MB: Every writer has specific nuisances when it comes to writing. Some have special places set aside where they write. Some are "pantsers" who fly by the seat of their pants when it comes to their plot. Others are plotters who feverish outline their stories within an inch of its life. Some edit as they go, and others won't edit until the draft is done. Talk for a moment about your writing process.
JLD: I was a total pantser for these first two books. Book three, working title, Blood Type X, is complete, but it was more challenging. I stalled out and ended up with a book which was way too short at 50,000 words (all my books tend to be short anyway, publishing at around 70-72,000 words.) It was a struggle to the end, so I decided I would at least do a rough sketch for Book four. I wouldn’t call it an outline – more like two pages of notes about the characters and plot – but we’ll see if it helps.
MB: Let's talk about reading for a moment. Is there a specific genre that you lean toward when selecting a book to read?
JLD: Thrillers, horror, and sci fi, although I’m not into fantasy, and it seems much of the sci fi leans that way, these days.
MB: What are you currently reading?
JLD: Nothing. I find I can’t read while writing as it taints my voice. I’m doing my first NaNoWriMo, so I’m writing my fourth book at a quicker-than-normal pace while still doing final edits on Blood Type X. I read in between novels as my reward.
MB: No spoilers, but what can you tell us about Storm Shelter that we won't find in the jacket copy or PR material?
JLD: I don’t THINK this was in the PR material, but I apologize if I’m incorrect: I wove a subtle homage to Lewis Carroll in general and Alice in Wonderland in specific throughout the book, simply for my own amusement. It’s in the characters names and little details. For example, there’s a schizophrenic named Carol who compulsively fiddles with a pocket watch. Little things like that amuse me when I’m writing.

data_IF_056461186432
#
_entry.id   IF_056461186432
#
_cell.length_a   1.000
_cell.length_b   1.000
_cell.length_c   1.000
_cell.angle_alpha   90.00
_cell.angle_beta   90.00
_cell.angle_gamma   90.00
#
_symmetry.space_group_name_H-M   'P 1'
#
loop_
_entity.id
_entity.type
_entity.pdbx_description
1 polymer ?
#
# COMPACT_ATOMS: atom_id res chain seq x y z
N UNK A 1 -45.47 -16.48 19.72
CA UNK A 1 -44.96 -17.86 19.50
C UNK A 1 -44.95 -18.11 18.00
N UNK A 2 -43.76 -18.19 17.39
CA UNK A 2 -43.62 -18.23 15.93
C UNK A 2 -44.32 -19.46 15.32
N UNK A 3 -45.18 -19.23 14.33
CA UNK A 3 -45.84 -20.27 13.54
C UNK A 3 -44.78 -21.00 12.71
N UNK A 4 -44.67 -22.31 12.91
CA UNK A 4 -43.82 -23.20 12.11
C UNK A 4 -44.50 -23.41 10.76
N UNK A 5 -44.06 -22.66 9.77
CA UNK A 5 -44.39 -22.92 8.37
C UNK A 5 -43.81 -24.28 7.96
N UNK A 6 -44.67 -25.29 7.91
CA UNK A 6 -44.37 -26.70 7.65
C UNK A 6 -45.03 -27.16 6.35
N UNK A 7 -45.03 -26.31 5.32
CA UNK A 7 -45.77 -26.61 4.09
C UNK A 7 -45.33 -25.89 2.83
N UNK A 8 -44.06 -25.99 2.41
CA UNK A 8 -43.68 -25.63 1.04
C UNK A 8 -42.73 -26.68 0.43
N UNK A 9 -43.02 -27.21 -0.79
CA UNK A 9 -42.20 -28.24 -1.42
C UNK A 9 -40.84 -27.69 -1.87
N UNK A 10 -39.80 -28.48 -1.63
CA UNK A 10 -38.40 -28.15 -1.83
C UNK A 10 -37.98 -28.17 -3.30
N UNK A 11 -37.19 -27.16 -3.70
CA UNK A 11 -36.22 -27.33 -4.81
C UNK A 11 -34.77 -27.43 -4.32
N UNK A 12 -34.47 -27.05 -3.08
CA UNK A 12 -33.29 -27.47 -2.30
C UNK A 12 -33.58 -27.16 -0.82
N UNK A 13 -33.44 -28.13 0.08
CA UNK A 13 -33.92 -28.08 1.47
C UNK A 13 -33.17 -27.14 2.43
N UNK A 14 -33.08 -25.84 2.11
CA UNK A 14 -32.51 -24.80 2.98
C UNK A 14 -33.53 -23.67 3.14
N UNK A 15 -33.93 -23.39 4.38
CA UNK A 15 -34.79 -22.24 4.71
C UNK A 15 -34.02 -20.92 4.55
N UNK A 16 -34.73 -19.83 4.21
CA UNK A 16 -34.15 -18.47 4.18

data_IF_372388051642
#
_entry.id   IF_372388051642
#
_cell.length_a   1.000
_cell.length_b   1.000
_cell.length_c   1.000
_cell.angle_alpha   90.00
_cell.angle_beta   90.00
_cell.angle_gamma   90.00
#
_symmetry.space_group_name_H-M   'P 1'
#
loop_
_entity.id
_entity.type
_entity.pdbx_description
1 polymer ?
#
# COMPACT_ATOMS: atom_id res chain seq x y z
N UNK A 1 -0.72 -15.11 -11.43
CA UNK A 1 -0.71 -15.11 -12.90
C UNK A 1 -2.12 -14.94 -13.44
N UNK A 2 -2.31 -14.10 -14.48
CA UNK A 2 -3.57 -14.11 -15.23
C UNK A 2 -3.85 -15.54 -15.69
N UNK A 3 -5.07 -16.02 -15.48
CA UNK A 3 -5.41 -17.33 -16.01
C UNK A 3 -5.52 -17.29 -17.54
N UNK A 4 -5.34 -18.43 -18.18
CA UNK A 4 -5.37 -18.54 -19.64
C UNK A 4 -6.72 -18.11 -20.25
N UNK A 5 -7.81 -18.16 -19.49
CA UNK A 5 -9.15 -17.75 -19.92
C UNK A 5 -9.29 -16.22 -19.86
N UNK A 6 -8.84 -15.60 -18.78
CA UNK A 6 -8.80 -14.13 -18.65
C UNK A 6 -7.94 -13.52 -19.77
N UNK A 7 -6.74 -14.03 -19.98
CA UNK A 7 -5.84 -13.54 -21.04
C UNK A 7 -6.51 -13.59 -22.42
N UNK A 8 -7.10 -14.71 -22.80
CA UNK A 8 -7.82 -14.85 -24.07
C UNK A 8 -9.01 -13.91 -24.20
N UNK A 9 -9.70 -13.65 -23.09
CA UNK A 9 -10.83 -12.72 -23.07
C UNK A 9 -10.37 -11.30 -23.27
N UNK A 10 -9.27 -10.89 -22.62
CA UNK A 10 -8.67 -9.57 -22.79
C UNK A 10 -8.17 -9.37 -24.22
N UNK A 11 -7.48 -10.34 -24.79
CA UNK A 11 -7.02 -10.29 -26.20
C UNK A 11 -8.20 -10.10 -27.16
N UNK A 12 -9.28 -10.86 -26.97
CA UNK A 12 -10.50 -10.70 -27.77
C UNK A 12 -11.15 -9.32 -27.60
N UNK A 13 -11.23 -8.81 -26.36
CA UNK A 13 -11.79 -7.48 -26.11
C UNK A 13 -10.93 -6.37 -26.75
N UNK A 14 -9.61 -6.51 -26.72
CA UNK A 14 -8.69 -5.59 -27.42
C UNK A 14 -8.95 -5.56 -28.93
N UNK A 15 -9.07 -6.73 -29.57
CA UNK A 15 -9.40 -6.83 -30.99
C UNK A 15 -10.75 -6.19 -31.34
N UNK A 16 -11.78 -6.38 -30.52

MB: What can we expect from you in the future? Are you working on any new projects?
JLD: Blood Type X is the sequel to Type & Cross and is the final Persephone Smith novel. It’s completed but I’m dragging my feet on submitting it to my small press because an agent is reading it (I still don’t have one!) My work-in-progress is something totally different for me, and I’m having a blast with it. The working title is Superheroes, Inc. and it’s sort of Goodfellas meets Mystery Men, to use movie comps. It features an ordinary man who dresses up as a superhero at night and gets embroiled with some real-life nastiness, including the Italian mob, the Irish mob, and a mysterious woman who wants to recruit superheroes and “train” them. It’s a dark, comedic thriller, if there is such a thing, and I’m totally getting my geek on for it.
MB: Finally, give me a list of your top five all-time favorite books.
JLD: I hate questions like this. There are so many that I liked for different reasons and at different stages of my life, I just don’t know that I can. I’ll just throw out some ones that made a strong impact on me, in no particular order: The Hunger Games, Never Let Me Go, 1984, Carrie, Lord of the Flies, Little Women.
MB: Thanks for taking the time to talk to me today. Good luck with Type & Cross, Storm Shelter, and your upcoming new book.